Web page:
How to Enjoy State Parks Safely
Visit parks and natural areas, DNR Secretary says, but keep your distance.
UPDATE: On March 9th, 2020 Gov. Evers directed the DNR to close 40 state parks, forests and recreational areas.
Wisconsin is home to nearly 70 state parks and more than 40 state trails — not to mention many county parks, forests and natural areas. Wherever you live in the state, you’re not far from a quiet place to take in nature.
While Gov. Tony Evers has issued a stay-at-home order because of the COVID-19 outbreak, Wisconsin’s state parks, as well as other activities like hunting and fishing, remain open with voluntary entrance fees.
It’s a great time to take advantage of the many benefits state parks and outdoor recreation have to offer, but it’s also important to take the proper precautions, said Preston Cole, secretary of the Wisconsin Department of Natural Resources.
“Get outdoors as much as you can,” he said. “These are times that are uneasy for all of us. And so our hope is that the state park system can offer a bit of relief for some of the anxiety that Wisconsinites are having.”
But before you head outdoors, Cole shared some guidelines and things to know before visiting the state parks.
The following has been lightly edited for brevity and clarity.
Keep Your Distance
Practice social distancing and stay at least 6 feet apart. Our staff will be making rounds specifically on trails and in trails and reminding folks. On occasion we’ve had folks come to our restrooms. We do not want to close parks, nor do we want to close restrooms. We’re just asking the visiting public to do the responsible thing and practice social distancing.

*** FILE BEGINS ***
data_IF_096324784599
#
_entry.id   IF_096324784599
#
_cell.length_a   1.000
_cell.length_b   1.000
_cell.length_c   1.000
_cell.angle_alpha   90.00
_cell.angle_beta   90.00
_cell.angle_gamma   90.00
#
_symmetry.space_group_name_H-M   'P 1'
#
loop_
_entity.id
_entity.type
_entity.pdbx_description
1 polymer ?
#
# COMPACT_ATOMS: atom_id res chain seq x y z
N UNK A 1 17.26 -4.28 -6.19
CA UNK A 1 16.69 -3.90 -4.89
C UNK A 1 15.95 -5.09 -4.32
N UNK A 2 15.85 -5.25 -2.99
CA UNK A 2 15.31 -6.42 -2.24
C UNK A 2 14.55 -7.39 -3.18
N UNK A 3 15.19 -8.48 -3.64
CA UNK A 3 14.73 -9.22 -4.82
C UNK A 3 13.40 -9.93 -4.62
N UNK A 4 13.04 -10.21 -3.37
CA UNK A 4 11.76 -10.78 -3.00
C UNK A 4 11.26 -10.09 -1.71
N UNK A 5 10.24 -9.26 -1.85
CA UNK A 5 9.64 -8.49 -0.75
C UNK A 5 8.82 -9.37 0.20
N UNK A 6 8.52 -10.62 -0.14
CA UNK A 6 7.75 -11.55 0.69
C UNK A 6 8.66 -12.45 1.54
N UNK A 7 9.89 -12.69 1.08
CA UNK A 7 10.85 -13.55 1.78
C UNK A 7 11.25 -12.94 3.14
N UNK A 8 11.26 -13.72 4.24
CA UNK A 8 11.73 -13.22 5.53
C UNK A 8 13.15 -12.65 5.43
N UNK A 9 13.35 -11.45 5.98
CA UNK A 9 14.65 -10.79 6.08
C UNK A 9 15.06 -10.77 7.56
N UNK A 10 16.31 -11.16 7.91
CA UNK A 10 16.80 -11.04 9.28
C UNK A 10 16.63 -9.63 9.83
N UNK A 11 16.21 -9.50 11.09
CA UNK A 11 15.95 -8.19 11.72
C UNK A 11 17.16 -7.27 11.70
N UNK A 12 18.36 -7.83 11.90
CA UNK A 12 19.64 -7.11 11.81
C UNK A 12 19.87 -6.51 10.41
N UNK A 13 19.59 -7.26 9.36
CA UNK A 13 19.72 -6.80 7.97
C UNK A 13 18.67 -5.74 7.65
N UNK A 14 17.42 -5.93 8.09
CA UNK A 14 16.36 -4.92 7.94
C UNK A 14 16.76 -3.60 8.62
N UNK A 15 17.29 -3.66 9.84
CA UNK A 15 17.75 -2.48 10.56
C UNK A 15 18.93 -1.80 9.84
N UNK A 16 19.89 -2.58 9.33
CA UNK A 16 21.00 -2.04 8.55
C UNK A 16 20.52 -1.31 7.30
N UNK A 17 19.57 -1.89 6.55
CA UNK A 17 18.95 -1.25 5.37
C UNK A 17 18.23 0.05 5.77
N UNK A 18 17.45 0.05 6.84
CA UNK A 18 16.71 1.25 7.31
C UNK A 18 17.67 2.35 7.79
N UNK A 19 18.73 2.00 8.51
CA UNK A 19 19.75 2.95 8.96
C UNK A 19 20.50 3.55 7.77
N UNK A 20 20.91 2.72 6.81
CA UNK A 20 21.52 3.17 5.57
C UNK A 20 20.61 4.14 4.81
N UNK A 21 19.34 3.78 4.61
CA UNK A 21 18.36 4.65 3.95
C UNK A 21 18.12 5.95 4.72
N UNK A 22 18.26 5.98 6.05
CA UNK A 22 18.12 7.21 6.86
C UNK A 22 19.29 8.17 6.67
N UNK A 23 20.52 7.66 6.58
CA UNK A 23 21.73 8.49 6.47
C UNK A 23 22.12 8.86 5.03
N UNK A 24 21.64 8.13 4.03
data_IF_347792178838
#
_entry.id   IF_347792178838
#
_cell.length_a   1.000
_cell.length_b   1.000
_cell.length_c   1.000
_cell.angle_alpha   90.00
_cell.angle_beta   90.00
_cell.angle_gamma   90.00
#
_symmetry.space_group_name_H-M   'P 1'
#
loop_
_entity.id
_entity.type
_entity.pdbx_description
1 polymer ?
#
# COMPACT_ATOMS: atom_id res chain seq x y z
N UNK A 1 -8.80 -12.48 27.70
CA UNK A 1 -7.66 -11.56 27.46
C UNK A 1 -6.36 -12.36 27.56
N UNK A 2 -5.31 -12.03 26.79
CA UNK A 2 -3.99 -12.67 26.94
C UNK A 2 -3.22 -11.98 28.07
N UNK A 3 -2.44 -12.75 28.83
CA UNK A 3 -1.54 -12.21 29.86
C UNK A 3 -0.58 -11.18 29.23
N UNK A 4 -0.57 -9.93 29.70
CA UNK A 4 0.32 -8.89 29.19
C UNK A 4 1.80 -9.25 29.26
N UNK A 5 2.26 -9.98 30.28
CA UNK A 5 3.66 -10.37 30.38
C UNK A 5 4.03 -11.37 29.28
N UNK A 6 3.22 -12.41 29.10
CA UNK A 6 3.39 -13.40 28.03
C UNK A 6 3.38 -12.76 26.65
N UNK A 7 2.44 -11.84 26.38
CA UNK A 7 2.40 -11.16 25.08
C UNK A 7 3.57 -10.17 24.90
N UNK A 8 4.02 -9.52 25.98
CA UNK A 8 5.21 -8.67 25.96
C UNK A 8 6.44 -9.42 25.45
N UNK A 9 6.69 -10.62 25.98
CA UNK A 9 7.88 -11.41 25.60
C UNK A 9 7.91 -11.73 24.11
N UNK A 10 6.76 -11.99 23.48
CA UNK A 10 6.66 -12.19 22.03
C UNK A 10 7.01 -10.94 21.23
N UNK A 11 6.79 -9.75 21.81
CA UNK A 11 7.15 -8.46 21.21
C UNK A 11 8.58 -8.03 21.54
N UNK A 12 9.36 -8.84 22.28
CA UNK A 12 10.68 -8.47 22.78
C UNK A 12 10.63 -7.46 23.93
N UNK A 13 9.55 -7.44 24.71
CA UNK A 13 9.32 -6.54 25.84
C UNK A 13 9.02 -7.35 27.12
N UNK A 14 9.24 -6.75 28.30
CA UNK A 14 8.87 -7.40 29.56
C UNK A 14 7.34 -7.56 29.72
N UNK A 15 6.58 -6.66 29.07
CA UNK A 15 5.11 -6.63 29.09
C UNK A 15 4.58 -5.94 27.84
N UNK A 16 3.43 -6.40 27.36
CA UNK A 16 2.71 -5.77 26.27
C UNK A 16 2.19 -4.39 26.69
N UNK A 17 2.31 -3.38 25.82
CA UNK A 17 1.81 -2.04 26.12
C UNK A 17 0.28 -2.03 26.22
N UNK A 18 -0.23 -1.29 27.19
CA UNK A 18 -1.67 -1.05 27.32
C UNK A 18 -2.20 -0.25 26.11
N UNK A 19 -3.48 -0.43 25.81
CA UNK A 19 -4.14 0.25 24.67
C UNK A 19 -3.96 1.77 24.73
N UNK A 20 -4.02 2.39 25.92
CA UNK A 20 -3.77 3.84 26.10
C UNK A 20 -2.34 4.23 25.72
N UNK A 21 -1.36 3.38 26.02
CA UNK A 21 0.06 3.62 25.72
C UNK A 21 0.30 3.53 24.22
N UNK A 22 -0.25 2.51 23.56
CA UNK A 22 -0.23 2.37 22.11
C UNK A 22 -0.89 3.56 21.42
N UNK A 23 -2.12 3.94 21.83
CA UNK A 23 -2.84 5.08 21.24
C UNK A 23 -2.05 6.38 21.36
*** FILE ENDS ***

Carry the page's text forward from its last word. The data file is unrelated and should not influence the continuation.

And our goal here is, there’s enough space in some of our parks. For example, Northern Highland American Legion State Forest in northern Wisconsin, for those folks who live close to that, it’s 236,000 acres. I could lose a whole city in 236,000 acres. And so I just want to remind folks, let’s get out on the landscape, be careful, practice social distancing and enjoy that park and all it has to offer.
Visit A Park Near You
The governor’s order is to stay close to home. Visit those parks and natural areas and state forests in your own backyard, in your local jurisdiction. People do worry and we worry as well. That’s why we ask people to stay close to home in their own communities to visit these locations.
And if there’s not a state park in close proximity, many, if not all local jurisdictions have a city park, a natural area, a boardwalk that offers the same opportunities in our cities, towns and villages throughout the state of Wisconsin.
Go to the Wisconsin DNR website, that provides a wonderful opportunity to look at all of our properties spread around the state — our trails, our state forests, our parks, our natural areas — and find more information about state parks and COVID-19.
Know Not All Parts Of The Park Will Be Open
Buildings, with the exception of some restrooms, will be closed. Camping is closed until April 30, and we’ll be re-evaluating that later in the spring. Guided tours and activities where people would congregate to listen to our naturalists, owl prowls to nature walks, all those activities are not going on.
While the buildings where our staff are may be closed, there are staff on site to go out and remind folks about social distancing — whether at our bathrooms, whether at our trailhead — where they should be practicing the governor’s edict.
Fishing is certainly an opportunity. Hiking, birding, those types of quiet activities most often done by a few people or on your own are still options and allows the solitude to quiet ourselves down and the calming effect that we believe is what the doctor ordered specifically for times like this.
Listen to the WPR report here.
State Parks Are Open. Here’s How To Enjoy Them Safely was originally published by Wisconsin Public Radio.